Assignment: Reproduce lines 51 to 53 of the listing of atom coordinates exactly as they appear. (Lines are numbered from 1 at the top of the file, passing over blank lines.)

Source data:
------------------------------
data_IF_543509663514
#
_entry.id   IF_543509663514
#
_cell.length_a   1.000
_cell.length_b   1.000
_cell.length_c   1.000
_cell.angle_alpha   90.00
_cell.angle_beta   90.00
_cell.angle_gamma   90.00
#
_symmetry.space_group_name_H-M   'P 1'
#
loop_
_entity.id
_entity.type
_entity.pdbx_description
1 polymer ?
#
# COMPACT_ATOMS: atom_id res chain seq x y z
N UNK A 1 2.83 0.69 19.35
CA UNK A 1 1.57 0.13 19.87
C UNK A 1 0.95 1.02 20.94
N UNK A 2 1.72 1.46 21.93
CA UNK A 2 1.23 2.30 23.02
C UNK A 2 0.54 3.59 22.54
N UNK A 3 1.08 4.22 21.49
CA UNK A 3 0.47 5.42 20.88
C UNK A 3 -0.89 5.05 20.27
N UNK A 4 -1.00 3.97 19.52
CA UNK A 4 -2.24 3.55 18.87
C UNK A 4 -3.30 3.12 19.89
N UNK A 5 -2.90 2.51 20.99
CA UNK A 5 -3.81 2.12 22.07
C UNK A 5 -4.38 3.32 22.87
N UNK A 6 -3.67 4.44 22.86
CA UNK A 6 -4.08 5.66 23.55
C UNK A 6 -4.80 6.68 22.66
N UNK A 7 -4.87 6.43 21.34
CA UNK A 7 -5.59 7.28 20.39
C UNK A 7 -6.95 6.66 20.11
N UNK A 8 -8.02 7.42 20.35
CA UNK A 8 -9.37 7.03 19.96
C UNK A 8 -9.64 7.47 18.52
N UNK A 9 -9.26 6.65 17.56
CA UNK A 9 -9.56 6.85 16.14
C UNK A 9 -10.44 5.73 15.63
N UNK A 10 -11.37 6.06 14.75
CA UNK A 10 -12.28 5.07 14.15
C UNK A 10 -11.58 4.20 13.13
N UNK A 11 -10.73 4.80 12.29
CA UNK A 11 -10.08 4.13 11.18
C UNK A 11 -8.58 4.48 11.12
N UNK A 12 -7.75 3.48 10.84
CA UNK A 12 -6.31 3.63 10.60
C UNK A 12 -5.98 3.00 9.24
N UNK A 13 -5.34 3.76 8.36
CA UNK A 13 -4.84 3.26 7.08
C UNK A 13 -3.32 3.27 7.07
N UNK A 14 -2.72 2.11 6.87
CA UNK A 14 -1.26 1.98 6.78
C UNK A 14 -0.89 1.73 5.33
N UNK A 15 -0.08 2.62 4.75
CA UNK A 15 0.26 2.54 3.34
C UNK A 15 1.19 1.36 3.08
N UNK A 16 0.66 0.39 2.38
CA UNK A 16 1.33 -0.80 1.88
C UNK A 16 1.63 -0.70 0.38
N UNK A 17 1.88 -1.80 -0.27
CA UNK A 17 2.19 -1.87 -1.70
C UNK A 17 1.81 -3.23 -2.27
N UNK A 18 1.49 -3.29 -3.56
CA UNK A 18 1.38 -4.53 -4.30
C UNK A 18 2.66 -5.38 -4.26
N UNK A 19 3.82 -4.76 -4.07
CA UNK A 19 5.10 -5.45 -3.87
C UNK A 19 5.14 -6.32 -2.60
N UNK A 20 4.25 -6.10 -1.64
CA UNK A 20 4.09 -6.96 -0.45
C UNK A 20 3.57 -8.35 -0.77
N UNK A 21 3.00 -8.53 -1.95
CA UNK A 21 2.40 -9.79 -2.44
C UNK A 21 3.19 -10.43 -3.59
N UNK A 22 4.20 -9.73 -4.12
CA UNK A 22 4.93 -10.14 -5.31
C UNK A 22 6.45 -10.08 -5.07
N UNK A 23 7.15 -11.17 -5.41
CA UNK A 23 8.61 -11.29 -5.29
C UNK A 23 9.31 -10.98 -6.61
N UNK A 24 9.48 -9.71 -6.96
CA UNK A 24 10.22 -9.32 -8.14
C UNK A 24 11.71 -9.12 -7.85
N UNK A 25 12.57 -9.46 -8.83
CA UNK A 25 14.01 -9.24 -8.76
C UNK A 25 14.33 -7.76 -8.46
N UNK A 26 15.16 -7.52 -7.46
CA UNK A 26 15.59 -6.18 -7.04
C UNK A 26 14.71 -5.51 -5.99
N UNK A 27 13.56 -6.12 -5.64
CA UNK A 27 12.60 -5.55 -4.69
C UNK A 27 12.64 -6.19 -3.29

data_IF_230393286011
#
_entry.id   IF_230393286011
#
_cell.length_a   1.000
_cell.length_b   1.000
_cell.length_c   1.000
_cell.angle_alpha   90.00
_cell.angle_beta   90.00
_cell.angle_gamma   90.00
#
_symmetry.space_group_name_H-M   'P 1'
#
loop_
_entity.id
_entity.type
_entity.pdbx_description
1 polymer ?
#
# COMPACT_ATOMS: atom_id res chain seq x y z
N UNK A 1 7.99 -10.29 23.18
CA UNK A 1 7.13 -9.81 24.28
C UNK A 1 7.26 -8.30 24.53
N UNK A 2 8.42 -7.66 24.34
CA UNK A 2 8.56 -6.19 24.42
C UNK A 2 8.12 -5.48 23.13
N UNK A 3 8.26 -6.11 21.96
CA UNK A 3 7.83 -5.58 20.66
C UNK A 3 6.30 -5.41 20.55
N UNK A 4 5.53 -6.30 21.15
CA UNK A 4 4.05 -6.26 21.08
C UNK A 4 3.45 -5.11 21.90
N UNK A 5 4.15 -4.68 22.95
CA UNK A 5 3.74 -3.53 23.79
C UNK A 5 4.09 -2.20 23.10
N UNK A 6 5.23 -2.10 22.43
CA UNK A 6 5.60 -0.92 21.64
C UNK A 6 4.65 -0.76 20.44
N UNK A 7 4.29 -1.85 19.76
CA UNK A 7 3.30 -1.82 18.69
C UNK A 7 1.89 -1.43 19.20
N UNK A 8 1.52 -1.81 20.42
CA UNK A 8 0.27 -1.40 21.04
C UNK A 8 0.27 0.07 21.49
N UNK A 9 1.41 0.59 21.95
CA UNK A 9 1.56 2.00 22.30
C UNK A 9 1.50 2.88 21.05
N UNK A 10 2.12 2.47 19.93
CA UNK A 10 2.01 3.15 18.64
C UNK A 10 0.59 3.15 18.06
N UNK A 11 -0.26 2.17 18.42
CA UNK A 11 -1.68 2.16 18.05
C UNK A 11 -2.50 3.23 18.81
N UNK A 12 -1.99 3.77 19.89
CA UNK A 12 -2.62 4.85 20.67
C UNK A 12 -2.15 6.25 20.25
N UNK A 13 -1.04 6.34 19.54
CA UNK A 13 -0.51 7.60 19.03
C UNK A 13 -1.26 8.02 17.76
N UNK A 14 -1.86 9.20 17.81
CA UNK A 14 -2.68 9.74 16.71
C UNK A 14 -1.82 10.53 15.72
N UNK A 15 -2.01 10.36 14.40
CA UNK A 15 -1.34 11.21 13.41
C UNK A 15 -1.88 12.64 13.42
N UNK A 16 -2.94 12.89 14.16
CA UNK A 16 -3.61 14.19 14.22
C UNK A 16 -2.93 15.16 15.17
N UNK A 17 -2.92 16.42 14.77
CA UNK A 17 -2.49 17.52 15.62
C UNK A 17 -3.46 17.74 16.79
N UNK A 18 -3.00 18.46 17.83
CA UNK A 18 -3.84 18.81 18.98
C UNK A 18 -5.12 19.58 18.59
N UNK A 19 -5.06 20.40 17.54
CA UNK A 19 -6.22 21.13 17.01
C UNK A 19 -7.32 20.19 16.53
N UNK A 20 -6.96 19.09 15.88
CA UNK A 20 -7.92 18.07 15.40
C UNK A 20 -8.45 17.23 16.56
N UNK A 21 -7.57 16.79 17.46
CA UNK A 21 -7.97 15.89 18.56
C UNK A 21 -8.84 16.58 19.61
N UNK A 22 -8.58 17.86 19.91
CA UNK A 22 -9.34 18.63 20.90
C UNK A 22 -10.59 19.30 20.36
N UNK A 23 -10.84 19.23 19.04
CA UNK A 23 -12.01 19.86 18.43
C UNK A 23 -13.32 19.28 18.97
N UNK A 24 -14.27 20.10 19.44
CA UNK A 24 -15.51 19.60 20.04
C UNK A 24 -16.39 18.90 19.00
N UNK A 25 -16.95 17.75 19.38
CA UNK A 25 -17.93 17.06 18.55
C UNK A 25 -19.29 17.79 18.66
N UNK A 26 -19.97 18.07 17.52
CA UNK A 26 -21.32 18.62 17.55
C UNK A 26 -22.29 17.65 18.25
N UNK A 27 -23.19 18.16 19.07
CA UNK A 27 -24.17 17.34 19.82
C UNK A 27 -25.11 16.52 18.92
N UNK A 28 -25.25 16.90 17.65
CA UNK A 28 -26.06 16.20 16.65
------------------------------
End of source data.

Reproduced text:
N UNK A 11 -10.73 4.80 12.29
CA UNK A 11 -10.08 4.13 11.18
C UNK A 11 -8.58 4.48 11.12